Biden's team bracing for special counsel's report on classified docs
Why it matters: Biden aides don't expect criminal charges in the case, but they believe Hur's report will include embarrassing details — possibly with photos — on how Biden stored documents.
- In late 2022, Obama-era classified documents were discovered in Biden's garage at his home in Delaware and in a private office he used.
- Biden aides believe that Donald Trump, Biden's likely foe in November, will try to use Hur's report to create equivalency with the felony charges Trump faces related to his keeping classified documents after his presidency.
- Biden aides believe Hur's probe is done and that his final report could come any time — even as soon as this week — but the final timing is unclear.
Zoom in: Hur, a former U.S. attorney nominated by Trump in 2017 and a former clerk for conservative Chief Justice William Rehnquist, is required to write a report about the investigation.
- Last fall, Garland said on "60 Minutes" that he would make public a special counsel's report on Hunter Biden, the president's son, "to the extent permissible under the law" to "explain [the] ... decisions to prosecute or not prosecute, and their strategic decisions along the way."
- He added: "Usually, the special counsels have testified at the end of their reports, and I expect that that will be the case here."
- A Justice Department spokesperson told Axios that Garland is committed to releasing as much as possible of all special counsel reports, pointing to previous comments by Garland.
Even if there are no criminal charges, Biden aides expect the report's details to be politically damaging.
- Biden has defended storing documents from his vice presidency in his garage, saying: "By the way, my Corvette is in a locked garage, so it's not like they're sitting out on the street."
- Any photos of those storage practices could cause a political storm similar to what happened after the release of photos of Trump storing documents at Mar-a-Lago, including in a bathroom.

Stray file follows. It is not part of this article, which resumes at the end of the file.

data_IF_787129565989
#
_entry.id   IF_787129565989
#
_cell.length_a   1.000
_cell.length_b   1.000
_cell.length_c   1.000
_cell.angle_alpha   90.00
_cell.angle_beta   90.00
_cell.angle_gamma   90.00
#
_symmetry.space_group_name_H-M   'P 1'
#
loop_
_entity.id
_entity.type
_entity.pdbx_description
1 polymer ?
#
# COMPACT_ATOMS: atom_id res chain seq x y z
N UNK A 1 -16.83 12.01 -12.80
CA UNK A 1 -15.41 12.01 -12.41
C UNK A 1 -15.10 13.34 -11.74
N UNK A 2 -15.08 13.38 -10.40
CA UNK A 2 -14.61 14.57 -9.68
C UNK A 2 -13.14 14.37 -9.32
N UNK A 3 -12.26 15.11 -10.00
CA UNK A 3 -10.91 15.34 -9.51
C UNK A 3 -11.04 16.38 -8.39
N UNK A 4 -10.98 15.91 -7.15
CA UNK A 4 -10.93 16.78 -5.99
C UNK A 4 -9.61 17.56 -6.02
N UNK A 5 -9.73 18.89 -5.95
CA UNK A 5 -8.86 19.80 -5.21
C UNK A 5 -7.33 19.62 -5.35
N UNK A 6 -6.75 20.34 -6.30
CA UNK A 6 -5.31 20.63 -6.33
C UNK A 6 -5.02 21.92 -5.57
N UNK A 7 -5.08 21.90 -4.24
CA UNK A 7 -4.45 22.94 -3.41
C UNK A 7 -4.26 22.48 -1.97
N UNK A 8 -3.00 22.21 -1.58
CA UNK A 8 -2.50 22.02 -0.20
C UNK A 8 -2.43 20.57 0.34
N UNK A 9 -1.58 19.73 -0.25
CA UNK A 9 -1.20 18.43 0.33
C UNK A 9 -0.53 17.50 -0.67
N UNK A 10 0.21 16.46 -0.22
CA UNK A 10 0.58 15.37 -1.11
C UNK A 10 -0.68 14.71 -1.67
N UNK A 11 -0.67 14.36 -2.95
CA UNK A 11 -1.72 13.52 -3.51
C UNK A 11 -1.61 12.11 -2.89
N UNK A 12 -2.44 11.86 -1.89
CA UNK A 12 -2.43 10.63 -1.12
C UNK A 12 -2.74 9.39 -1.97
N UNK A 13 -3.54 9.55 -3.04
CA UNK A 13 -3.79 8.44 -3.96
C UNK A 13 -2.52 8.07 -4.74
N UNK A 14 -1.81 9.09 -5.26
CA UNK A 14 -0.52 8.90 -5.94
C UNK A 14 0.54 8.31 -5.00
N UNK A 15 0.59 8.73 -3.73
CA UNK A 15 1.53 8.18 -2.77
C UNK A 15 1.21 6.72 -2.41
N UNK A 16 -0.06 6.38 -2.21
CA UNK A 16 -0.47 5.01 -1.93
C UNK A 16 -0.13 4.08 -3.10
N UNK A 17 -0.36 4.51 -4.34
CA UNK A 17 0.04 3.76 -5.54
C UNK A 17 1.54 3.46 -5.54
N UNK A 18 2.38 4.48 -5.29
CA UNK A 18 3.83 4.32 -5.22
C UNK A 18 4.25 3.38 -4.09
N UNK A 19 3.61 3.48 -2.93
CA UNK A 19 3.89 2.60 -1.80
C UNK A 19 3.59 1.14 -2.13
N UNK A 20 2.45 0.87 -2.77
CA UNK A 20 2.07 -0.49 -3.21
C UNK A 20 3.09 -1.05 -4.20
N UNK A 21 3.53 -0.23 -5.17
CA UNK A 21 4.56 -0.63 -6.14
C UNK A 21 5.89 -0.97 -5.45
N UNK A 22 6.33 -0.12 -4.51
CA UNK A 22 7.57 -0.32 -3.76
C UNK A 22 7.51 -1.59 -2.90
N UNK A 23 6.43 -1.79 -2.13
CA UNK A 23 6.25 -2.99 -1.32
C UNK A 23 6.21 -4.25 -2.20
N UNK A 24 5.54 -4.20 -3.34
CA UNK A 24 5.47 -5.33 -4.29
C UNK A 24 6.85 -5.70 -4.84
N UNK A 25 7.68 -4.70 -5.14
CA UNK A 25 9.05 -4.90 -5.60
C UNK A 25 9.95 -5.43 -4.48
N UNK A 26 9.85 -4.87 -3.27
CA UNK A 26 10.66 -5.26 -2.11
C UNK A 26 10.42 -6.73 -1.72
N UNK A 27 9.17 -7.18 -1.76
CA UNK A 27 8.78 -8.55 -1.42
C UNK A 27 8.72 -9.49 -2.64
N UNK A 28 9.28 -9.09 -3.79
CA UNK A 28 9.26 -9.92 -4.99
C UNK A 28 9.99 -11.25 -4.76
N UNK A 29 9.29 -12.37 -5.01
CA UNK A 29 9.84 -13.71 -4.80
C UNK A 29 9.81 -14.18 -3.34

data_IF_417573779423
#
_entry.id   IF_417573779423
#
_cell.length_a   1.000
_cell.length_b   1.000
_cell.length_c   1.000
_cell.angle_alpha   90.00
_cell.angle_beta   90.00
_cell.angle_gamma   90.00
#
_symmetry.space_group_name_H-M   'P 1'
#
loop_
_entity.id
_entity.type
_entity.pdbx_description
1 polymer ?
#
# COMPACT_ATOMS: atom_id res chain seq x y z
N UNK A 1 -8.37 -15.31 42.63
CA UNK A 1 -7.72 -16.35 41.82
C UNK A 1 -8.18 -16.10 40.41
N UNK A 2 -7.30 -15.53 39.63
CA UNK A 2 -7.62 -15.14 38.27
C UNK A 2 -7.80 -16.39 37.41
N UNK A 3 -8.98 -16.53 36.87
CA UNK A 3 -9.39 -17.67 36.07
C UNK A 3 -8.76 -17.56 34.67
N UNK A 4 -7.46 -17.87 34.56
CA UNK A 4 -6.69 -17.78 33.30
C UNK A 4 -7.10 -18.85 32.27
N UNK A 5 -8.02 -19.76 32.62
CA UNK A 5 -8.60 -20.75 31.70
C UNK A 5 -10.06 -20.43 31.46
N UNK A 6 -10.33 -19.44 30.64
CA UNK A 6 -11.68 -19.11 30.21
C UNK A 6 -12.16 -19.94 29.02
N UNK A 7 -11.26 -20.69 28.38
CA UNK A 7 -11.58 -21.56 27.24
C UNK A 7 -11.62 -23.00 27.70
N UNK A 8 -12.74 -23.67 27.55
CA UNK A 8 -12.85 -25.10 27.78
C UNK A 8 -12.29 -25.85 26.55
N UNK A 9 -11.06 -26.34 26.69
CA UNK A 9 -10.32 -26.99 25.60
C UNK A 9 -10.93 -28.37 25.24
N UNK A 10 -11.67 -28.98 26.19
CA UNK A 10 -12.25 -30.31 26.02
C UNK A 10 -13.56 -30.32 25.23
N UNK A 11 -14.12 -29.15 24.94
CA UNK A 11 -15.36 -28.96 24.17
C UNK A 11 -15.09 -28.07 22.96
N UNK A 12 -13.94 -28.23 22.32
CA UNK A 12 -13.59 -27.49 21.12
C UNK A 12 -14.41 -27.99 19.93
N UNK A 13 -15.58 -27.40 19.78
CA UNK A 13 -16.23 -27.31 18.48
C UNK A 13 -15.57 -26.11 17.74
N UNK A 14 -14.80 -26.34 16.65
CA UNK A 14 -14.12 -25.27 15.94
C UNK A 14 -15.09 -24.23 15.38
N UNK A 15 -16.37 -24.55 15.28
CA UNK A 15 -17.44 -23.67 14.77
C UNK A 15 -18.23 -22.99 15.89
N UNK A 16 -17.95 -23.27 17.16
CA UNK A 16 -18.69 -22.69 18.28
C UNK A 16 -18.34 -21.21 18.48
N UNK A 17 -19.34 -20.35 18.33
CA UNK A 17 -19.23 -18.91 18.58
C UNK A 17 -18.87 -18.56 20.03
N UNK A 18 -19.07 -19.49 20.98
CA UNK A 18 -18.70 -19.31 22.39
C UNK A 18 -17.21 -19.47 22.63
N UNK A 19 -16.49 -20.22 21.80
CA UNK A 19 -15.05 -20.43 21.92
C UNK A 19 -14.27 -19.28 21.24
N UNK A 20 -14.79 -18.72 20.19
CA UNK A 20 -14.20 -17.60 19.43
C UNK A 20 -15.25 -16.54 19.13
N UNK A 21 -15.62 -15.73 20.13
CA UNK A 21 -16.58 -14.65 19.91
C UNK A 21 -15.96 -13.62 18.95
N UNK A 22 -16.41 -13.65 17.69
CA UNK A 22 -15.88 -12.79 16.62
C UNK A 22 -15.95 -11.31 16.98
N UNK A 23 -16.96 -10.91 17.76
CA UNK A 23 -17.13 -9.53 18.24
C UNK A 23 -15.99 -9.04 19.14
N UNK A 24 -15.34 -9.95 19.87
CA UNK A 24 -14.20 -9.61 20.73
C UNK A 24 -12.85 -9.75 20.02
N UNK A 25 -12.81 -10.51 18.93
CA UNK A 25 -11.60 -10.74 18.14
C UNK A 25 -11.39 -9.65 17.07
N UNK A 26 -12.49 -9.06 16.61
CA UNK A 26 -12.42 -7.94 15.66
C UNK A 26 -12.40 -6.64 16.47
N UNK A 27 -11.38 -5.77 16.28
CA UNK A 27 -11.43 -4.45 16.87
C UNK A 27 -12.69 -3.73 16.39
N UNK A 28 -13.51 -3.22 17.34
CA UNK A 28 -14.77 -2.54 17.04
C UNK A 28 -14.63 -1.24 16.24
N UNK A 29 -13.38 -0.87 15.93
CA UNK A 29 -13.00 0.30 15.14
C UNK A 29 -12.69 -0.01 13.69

- Trump, who resisted the U.S. government's efforts to retrieve the documents, faces 40 criminal counts in the case including obstruction of justice and willful retention of national defense information.
Zoom out: Garland's appointment of Hur added to the tension between Biden's team and Garland that's been fueled by Garland's appointment of the special counsel investigating Hunter Biden, feelings that Garland was too slow to investigate Trump over Jan. 6, and other frustrations.
- Anthony Coley, a former senior adviser to Garland, caught the Biden team's attention recently when he wrote that Biden and those in his orbit had no one to blame but themselves for Garland's appointment of a special counsel.
- Coley said Biden's team wasn't initially transparent about the documents and put Garland in a no-win situation.
- "Against the backdrop of former President Trump's indictment on charges of willful and deliberate retention of classified documents, the Biden team's drip, drip, drip of information made the discoveries seem even worse," Coley wrote.
- Other legal experts have argued that Biden's team likely was trying to not speak publicly about an ongoing criminal investigation.
Some in Biden's orbit have unflatteringly compared Garland to former FBI Director James Comey and his handling of the investigation into Hillary Clinton's email server.
- Comey ultimately cleared Clinton of criminal wrongdoing, but damaged her election campaign against Trump in July 2016 by making a public statement that she had been "extremely careless" in her security protocols.
What they're saying: The White House and a spokesperson for Biden attorney Bob Bauer declined to comment.
Editor's note: In a previous version of this story, a Justice Department spokesperson told Axios that Garland had not committed to releasing Hur's report. After publication, the Justice Department said all special counsel reports would be released as much as possible.